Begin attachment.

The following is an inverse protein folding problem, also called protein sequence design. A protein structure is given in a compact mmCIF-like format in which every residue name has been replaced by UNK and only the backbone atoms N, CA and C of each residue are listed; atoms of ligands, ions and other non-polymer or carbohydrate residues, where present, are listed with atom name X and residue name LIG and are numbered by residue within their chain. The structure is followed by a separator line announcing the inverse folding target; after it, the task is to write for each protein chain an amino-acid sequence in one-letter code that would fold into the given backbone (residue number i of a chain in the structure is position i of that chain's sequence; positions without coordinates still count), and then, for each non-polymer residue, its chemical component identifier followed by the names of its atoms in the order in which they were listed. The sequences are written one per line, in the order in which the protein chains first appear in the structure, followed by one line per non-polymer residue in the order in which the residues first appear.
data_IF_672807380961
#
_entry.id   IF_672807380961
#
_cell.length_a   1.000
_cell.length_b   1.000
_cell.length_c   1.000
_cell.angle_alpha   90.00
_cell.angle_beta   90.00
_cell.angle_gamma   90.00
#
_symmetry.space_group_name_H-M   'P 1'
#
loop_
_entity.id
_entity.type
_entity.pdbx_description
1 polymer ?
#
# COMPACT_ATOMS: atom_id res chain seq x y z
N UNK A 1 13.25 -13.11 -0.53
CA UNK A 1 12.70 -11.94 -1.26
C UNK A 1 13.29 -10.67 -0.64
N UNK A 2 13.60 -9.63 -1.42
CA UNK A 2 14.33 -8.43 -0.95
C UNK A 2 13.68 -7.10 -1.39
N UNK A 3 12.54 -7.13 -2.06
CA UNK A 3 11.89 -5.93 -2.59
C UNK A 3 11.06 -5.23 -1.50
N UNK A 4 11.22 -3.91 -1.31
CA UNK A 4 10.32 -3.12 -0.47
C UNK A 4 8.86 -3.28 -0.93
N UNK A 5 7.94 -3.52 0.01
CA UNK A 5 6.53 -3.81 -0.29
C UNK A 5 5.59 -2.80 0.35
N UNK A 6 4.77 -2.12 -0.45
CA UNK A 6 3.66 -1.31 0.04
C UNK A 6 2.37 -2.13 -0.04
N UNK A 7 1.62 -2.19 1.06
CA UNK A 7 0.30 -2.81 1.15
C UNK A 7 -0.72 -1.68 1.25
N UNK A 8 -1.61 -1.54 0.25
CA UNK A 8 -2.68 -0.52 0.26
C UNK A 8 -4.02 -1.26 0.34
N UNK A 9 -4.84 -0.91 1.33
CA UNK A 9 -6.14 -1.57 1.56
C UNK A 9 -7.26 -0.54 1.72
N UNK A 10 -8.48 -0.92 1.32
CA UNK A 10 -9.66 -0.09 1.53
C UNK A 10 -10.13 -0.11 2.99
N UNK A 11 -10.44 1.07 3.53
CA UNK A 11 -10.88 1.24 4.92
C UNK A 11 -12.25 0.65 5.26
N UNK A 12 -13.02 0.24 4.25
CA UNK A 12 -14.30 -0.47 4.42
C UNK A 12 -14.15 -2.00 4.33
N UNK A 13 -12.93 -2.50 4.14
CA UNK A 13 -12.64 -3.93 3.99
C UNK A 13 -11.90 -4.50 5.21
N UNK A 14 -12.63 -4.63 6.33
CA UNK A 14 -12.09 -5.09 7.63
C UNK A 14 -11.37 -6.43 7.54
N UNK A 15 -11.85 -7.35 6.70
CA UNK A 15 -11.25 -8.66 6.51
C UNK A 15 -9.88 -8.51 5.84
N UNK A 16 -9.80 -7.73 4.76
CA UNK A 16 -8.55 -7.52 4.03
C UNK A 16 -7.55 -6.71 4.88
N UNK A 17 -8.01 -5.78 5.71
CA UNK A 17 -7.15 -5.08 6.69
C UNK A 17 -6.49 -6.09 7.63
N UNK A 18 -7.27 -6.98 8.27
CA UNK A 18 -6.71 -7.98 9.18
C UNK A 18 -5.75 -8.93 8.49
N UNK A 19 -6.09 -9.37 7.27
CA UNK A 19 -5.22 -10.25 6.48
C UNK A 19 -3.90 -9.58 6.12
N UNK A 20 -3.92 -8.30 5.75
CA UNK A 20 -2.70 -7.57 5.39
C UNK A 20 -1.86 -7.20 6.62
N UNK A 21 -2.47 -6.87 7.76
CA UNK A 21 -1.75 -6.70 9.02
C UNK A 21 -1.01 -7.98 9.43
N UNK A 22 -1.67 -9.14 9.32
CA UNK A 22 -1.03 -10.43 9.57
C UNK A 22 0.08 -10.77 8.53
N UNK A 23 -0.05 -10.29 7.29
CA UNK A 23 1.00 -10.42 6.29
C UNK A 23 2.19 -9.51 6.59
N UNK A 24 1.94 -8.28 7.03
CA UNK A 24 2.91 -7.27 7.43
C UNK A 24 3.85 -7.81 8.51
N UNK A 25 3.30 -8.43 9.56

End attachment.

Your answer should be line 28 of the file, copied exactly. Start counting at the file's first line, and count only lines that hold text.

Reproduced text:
N UNK A 3 12.54 -7.13 -2.06